Rotring

Rapidograph designs

A fun fact involving pens, taken from the current issue (240) of Retro Gamer: The original design of the Atari logo was created using Radiograph pens.

One constant in the Atari story is its striking logo, long referred to as Fuji after its resemblance to the Japanese mountain. In 1972, Evelyn Seto was a production artist, working for George Opperman who had produced the original design, and it was her task to create the artwork for printing. “This was pre-computers, so it was done by hand,” she explains. “I had to draw and ink the symbol using tools such as French curves and Rapidograph technical drawing pens. We used the font style Harry for ‘ATARI’.

Retro Gamer 240, p. 23

The question is whether these were Rotrings or Koh-I-Noors. It seems more likely they were Rotrings. As far as I know the Rapidograph had been around for around two decades at that time.

Rotring Rapidograph - in box
Rapidographs

This blog post contains embedded Flickr images.

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D1 ≠ D1

Not everyone shares this opinion, not even everyone in my household, but I think gel refills are so much nicer than ballpoint refills. My holbein x Rotring 600 3 in 1 came with ballpoint refills, so it was a prime candidate for an upgrade: replacing the ballpoint refills with gel or hybrid refills. I had the idea after A.J. talked about the D1 refills in a comment on my video about this pen.

I started by consulting Ana’s refill guide to look for some nice refills.

The Epic Refill Reference Guide: Rollerball, Gel and Ballpoints

It didn’t take long to pick some cool stuff for my order, not only refills, also a new pen (the Jetstream Edge in white). To get free postage with my order I also picked a few more refills with the intention of improving my wife’s Lamy 2000 multipen (the original Lamy ballpoint refills often skip when you start writing).

The two patients of this operation: Lamy 2000 and holbein x Rotring 600 3 in 1

What did I order? Jetstream refills, I like them based on my positive experience with them from the Hobonichi pens and from my Jetstream 4 in 1. I also got some Zebra refills. I haven’t used them myself but bought them before to go with a pen I gave someone as a gift.

When trying to fit the Zebra refills into the Lamy 2000 there was big disappointment. They didn’t fit. A quick look at the end revealed that the Lamy refills are slightly slimmer. Maybe D1 isn’t quite as standardised as I thought. I have to admit though that I don’t have much D1 experience as I generally prefer pencils and fountain pens.

A quick check with the callipers revealed that there are minute differences in the diameter. The Lamy M21 diameter is 2.32 mm, the Zebra JSB 0.5 diameter is 2.36 mm. 0.04 mm (0.0016 inches) difference. I also measured the Uni SXR-200-07 which turned out to have a diameter of 2.33 mm. Even though the Zebra didn’t fit the Lamy 2000 I managed to squeeze it into the Rotring 600. That left me with the uni for the Lamy 2000. The refill is only 0.01 mm wider but that was enough the turn a relaxing Sunday drive refill with butterflies (and the Loving You song in the background) into a heavy metal squeeze fest (with some Rammstein song playing from a broken stereo) with thoughts in my head that the Lamy 2000 will crumble under all the pressure. In the end it did, luckily, work. According to my own refill guide the D1 diameter is 2.35 mm. Who would have thought a fraction of a millimetre makes such a difference…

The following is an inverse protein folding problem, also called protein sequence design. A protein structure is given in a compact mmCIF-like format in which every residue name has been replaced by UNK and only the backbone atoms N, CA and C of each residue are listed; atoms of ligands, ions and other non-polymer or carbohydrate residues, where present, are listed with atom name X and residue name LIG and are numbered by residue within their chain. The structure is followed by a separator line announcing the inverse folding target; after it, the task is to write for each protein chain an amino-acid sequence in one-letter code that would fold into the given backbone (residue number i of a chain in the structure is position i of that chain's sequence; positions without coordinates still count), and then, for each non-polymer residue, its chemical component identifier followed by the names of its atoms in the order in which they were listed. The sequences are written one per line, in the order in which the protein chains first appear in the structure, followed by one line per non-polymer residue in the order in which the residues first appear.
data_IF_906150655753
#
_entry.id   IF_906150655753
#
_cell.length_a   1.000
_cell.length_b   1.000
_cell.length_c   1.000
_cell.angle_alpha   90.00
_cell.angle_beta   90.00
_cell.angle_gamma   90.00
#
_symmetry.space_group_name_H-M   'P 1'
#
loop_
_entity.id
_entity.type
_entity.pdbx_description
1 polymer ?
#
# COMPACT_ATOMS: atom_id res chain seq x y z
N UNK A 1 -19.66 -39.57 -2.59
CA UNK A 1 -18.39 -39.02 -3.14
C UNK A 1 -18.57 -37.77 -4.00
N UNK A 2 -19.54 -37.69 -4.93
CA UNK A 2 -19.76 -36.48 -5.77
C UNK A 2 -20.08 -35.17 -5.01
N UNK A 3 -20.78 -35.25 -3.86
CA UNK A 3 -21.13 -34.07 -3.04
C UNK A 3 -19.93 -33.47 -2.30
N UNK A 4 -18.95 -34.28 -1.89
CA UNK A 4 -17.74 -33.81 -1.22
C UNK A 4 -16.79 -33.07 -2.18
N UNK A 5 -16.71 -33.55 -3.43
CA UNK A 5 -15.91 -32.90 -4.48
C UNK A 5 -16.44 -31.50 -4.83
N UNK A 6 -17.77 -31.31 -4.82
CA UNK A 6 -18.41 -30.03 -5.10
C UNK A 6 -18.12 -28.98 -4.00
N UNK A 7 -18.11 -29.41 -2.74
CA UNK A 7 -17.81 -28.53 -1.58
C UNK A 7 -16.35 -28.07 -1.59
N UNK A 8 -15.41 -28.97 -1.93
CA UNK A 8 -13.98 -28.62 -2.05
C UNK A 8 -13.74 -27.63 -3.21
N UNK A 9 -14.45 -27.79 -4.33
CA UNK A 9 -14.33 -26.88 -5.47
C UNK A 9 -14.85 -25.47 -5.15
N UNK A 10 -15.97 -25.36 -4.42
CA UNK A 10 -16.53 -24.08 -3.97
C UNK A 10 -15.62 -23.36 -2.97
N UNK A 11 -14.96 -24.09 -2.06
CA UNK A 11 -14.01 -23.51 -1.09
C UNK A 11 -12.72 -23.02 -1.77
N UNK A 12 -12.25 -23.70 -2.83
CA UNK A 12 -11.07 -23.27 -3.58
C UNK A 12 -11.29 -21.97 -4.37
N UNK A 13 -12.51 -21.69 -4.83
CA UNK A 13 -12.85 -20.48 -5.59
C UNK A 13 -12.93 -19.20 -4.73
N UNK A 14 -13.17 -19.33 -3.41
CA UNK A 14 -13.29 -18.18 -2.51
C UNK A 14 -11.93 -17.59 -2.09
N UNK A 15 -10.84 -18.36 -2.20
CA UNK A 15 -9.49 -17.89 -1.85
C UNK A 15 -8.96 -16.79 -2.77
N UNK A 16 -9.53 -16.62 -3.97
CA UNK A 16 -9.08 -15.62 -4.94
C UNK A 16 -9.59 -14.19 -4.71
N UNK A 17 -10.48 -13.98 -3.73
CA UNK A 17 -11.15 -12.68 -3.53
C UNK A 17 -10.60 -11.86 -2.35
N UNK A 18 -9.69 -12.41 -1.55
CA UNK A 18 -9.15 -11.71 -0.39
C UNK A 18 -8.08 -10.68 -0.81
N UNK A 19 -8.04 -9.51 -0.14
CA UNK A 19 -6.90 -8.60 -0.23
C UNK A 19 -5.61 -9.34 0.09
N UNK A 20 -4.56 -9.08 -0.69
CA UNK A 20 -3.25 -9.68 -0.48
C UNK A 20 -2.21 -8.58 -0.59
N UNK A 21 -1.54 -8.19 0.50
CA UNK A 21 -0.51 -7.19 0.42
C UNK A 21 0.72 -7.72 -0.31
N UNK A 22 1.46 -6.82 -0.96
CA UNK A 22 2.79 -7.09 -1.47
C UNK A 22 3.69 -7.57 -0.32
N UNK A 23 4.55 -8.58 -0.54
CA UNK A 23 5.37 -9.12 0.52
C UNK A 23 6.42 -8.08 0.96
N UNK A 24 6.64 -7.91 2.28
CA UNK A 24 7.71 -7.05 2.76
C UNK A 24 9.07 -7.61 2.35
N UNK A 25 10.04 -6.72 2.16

Everything You Always Wanted to Know About Refills* (*But Were Afraid to Ask)

Since I talked about Holbein: Radio 4’s book of the week happens to be about him: The King’s Painter: The Life and Times and Hans Holbein.

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Holbein x Rotring 600 3 in 1 120th anniversary pen

Holbein was celebrating its 120th anniversary in 2020. They are the Japanese stationery manufacturer that imported Rotring into Japan and they took on an ever bigger role after Rotring was bought by Sanford and manufacturing was moved out of Germany.

Holbein became a manufacturer in 1946, so you tend to see 1946 being mentioned as their starting date, but their origins lie in 1900 (as a retailer) and to celebrate their 120th anniversary this 3 in 1 Rotring 600 was released last year.

It comes in matt white, which looks very special, probably mainly because that’s not a typical Rotring colour. The 600 3 in 1 is a recent addition to the Rotring lineup and features a black and red ballpoint pen as well as a mechanical pencil.

You change the pen/colour by twisting the knurled top part of the 600. You’ll find more information about this pen in my video.

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Traces of graphite – Massimo Fecchi update 2020

I have a small update for my 2016 blog post about Massimo Fecchi, the Italian artist who draws comics with the, in my opinion, best proportions, shapes and lines with beautiful variations.

Massimo Fecchi drawing with his Rotring 500
Fecchi with a Rotring 300 (Image © Massimo Fecchi)